Also included in the offer is Eulenbrug's complete "Audio+Score" range, which includes with the score a Naxos CD recording of the complete work so that you can follow along with the music as you listen.
Presto Interview – Lucie Horsch on Vivaldi
The recorder often seems to languish at the periphery of the classical world - it doesn't produce superstar soloists in the way that the piano, violin and cello do. That may be about to change, though, as for the first time ever Decca have signed a recorder player - the immensely promising sixteen-year-old Lucie Horsch from the Netherlands, whose debut album is now out.
The disc features Vivaldi concertos written and transcribed for the recorder, as well as other favourite excerpts by him. Katherine spoke to Lucie earlier in the week about her passion for Vivaldi's music.
In the Studio – Diana Damrau releases for 2017
Coloratura soprano Diana Damrau has a bumper set of releases already lined up for the coming year. An operatic recital-disc is due out in March, featuring arias by Meyerbeer, and later in the year she's starring in not one but three complete operas on DVD - Bizet, Salieri and Donizetti.
David Smith - email@example.com
2nd December 2016
New on Naxos - December releases
Our dedicated Naxos New Release Brochure returns this week, where you can browse, read about, and listen to excerpts of all the exciting new Naxos releases out this month.
Highlights include choral works by Donizetti and Mayr, world premiere recordings of works by Boris Tishchenko, and a round-up of this year's Christmas releases. (The 'Buy Now' links will bring you back to the recording on the Presto Classical website.) Find out more...
Mozart: Mass in C minor, K427 'Great'
Carolyn Sampson (soprano), Olivia Vermeulen (alto), Makoto Sakurada (tenor), Christian Immler (bass), Bach Collegium Japan Chorus & Orchestra, Masaaki Suzuki
Mozart's 'Great' C minor Mass is a work of unusual proportions – or would have been, had Mozart completed it. This performance includes the sections for which extensive sketches left by Mozart provided a basis for completion. The disc closes with Exsultate, jubilate in which soprano Carolyn Sampson glitters in the virtuosic solo part.
Mussorgsky: Pictures at an Exhibition
Wiener Philharmoniker, Gustavo Dudamel
Gustavo Dudamel's latest recording, made with the Wiener Philharmoniker at Vienna’s Musikverein in April 2016, is an all-Russian album, coupling two works by Mussorgsky with the Waltz from Tchaikovsky’s Swan Lake. Dudamel gives this perennial ballet highlight a fresh, vibrant new reading - a perfect introduction to the festive season.
Prokofiev: Piano Sonatas Nos. 2, 6 & 8
Alexander Melnikov (piano)
In this first volume of a complete cycle of the Prokofiev sonatas, Alexander Melnikov reveals three emblematic works. The brilliant Second Sonata dates from 1912, when its composer was still a student at the St Petersburg Conservatory; with the Sixth (1939) and Eighth (1944) we meet the master in his full maturity, plunged in the darkest years of the Great Terror and the war.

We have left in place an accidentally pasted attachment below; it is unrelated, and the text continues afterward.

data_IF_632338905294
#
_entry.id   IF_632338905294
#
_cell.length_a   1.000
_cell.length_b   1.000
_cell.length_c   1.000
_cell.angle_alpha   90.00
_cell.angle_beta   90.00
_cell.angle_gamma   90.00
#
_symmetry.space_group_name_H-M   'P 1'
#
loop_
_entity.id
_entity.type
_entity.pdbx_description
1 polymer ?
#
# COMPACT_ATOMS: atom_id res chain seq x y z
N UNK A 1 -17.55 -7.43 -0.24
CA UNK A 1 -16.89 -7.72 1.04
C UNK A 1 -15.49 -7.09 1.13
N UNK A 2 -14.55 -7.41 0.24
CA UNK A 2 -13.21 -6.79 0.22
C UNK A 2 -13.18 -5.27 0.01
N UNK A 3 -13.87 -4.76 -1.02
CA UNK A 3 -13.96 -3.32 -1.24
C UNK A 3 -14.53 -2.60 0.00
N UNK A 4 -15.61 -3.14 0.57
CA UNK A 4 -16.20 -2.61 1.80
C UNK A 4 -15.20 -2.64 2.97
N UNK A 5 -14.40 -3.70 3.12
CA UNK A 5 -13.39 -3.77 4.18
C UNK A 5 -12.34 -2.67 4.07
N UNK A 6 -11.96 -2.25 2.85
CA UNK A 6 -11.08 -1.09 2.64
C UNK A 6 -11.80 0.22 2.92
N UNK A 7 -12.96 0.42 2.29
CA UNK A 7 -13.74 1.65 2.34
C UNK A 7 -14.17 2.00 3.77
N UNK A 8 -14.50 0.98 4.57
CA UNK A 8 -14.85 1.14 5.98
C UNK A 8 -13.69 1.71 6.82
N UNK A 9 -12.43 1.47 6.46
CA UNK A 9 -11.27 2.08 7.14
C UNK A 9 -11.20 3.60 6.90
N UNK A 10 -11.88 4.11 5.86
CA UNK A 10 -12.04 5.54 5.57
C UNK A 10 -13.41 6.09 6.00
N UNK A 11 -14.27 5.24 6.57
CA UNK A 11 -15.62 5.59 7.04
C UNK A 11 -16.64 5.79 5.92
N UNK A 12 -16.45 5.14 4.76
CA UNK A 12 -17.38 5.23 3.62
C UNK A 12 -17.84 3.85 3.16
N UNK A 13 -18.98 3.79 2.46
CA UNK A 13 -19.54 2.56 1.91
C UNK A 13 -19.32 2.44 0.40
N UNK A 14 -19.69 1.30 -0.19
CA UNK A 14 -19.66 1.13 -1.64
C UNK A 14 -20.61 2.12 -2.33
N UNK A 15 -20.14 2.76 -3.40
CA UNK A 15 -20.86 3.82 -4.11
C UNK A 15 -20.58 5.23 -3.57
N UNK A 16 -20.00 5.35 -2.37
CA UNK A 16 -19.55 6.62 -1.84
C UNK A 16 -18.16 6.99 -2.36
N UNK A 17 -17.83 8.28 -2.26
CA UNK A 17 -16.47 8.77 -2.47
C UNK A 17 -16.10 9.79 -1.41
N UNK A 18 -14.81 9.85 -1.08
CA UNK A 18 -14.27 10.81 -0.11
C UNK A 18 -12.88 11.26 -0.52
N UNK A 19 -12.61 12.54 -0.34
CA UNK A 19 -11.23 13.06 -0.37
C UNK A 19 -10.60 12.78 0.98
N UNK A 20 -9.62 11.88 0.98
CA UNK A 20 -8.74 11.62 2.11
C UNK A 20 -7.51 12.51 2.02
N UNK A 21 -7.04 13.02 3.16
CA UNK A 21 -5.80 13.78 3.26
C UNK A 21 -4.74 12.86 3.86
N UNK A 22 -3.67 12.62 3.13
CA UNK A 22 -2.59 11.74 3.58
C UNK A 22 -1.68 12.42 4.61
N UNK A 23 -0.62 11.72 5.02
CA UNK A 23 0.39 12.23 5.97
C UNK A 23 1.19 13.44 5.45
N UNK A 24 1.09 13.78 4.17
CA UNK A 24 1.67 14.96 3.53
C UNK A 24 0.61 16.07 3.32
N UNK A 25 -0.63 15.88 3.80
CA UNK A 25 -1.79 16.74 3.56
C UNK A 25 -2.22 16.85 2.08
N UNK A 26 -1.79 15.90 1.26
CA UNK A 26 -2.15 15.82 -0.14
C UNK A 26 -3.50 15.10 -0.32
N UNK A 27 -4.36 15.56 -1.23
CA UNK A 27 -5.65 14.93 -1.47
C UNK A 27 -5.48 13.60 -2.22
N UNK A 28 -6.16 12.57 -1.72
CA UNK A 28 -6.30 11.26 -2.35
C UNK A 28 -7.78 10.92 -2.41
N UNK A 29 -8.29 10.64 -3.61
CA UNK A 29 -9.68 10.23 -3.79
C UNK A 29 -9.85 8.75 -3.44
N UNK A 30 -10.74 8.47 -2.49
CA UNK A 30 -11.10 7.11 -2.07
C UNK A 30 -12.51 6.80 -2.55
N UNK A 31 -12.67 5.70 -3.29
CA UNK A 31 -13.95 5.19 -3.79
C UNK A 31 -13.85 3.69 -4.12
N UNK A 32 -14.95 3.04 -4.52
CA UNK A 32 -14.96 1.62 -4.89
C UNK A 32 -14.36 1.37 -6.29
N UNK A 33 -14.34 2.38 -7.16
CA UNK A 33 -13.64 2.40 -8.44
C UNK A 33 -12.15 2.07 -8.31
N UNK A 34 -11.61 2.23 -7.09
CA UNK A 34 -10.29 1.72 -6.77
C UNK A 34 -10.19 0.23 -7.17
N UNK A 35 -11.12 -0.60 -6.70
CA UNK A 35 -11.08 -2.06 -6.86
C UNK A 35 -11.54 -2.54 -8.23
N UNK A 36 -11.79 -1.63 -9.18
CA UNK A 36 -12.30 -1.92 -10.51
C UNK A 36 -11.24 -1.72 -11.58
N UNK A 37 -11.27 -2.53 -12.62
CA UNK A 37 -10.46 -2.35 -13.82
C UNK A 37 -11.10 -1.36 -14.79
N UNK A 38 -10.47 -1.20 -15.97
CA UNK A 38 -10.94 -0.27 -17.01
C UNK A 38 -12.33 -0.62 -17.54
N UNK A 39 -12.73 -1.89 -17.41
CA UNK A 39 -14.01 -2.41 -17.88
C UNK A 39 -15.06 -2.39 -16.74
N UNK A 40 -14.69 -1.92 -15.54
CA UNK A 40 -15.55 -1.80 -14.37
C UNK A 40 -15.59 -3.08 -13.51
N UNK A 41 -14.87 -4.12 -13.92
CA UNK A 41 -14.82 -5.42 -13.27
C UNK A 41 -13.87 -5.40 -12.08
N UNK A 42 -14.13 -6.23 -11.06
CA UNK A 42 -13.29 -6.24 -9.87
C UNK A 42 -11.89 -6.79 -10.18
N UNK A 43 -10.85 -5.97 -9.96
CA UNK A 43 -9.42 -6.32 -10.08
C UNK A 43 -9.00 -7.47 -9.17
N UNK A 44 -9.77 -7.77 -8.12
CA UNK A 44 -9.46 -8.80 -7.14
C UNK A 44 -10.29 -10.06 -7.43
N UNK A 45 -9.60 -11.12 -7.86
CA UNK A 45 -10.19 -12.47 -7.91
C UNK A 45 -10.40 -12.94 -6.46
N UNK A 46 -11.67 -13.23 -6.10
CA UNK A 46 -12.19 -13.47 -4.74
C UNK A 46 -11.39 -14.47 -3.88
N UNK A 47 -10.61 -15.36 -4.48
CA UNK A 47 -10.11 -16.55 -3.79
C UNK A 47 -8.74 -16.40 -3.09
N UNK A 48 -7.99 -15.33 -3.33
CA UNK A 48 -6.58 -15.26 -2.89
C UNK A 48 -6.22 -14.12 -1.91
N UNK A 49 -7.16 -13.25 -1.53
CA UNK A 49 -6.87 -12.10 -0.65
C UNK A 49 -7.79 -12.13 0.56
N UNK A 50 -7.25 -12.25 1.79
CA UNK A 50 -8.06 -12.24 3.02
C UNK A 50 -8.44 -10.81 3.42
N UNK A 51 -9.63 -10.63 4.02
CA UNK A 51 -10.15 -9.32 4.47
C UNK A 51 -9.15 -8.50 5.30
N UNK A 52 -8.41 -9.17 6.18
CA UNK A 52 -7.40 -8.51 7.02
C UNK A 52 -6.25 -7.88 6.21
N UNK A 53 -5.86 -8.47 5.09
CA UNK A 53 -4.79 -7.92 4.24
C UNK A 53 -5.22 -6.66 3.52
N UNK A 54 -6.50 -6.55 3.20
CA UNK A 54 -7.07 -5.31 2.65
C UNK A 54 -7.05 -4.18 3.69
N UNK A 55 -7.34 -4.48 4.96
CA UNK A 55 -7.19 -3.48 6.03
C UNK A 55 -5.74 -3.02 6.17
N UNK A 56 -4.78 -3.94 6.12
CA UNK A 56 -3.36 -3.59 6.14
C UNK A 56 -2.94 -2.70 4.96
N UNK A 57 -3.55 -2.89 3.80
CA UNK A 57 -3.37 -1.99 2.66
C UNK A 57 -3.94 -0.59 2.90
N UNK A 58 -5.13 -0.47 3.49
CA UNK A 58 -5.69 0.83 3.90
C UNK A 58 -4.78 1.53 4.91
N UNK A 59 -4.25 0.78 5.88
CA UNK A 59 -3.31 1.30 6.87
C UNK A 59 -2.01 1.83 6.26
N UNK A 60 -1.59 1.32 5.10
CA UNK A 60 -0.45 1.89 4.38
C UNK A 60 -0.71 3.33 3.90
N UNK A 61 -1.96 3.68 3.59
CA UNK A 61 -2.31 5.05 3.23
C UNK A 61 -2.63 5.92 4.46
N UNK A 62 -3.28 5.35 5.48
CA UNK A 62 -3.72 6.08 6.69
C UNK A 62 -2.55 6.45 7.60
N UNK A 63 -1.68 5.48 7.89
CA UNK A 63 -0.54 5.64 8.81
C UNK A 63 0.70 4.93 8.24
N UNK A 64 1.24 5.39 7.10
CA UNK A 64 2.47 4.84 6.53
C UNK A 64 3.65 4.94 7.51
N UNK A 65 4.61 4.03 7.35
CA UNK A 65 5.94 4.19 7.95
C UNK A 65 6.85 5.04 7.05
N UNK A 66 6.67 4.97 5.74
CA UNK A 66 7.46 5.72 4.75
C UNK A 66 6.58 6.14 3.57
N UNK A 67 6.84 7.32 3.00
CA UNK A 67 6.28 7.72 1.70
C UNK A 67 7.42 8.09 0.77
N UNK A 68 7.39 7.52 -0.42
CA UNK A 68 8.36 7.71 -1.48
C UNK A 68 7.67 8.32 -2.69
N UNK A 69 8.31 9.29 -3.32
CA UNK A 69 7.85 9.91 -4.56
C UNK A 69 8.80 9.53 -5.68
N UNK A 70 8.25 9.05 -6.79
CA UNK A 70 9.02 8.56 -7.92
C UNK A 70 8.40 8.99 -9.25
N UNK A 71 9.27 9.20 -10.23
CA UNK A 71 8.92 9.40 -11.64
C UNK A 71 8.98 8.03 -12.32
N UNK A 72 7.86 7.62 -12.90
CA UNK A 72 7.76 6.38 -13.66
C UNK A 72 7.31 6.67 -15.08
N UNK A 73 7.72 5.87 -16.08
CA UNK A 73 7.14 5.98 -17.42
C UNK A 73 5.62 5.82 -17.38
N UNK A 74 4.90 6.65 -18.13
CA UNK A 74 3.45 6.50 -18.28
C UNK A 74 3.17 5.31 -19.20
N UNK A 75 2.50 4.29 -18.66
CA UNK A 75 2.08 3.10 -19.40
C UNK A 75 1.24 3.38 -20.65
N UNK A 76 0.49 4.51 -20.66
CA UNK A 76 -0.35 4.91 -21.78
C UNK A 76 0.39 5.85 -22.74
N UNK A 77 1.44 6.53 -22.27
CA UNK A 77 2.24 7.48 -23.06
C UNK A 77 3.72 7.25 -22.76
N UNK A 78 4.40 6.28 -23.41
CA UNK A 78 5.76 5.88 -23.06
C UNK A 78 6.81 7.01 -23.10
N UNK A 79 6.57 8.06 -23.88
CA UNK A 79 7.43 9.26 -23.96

Italian Lute Virtuosi of the Renaissance
Jakob Lindberg (lute)
On this disc Jakob Lindberg, one of the great lutenists of our time, pays tribute to three Renaissance colleagues from 600 years ago: Francesco da Milano, Marco dall’Aquila and Alberto da Mantova. Lindberg has selected twenty-six pieces, ordering them in seven suites for the greatest possible variety.
Adeste Fideles: Christmas Carols from Her Majesty's Chapel Royal
Choir of the Chapel Royal, Huw Williams
Huw Williams leads the choir of Her Majesty’s Chapel Royal in a festive new recording of Christmas carols old and new from St James’s Palace, London.
Puccini: Manon Lescaut
Anna Netrebko (Manon Lescaut), Yusif Eyvazov (Des Grieux), Armando Piña (Lescaut), Münchner Rundfunkorchester, Marco Armiliato
This outstanding concert performance of Manon Lescaut with Anna Netrebko and Yusif Eyvazov was the highlight of the 2016 Salzburg Festival – a moment of operatic glory, captured live for this release.
The Complete Chopin (Deluxe Edition - 21 CDs)
This luxurious set features recordings by legendary Chopin interpreters such as Martha Argerich, Maurizio Pollini, Krystian Zimerman, Vladimir Ashkenazy, Maria João Pires and many more. It also includes over eighty minutes of brand-new recordings with Jan Lisiecki and Daniil Trifonov, as well as a DVD of Rubinstein performing the Second Piano Concerto with the London Symphony Orchestra and André Previn.
Boito: Mefistofele (DVD)
René Pape (Mefistofele), Joseph Calleja (Faust), Kristine Opolais (Margherita), Karine Babajanyan (Elena), Bavarian State Orchestra, Omer Meir Wellber (conductor)
Best-known today as the librettist of Verdi’s Shakespearean masterpieces, Otello and Falstaff, Arrigo Boito was also a fine composer in his own right. Some twenty years in the making, his first (and only completed) opera, Mefistofele, sets out to encompass nothing less than the whole of Goethe’s vast poetic drama Faust. Director Roland Schwab plays devil’s advocate by setting the opera in a nightmarish atmosphere.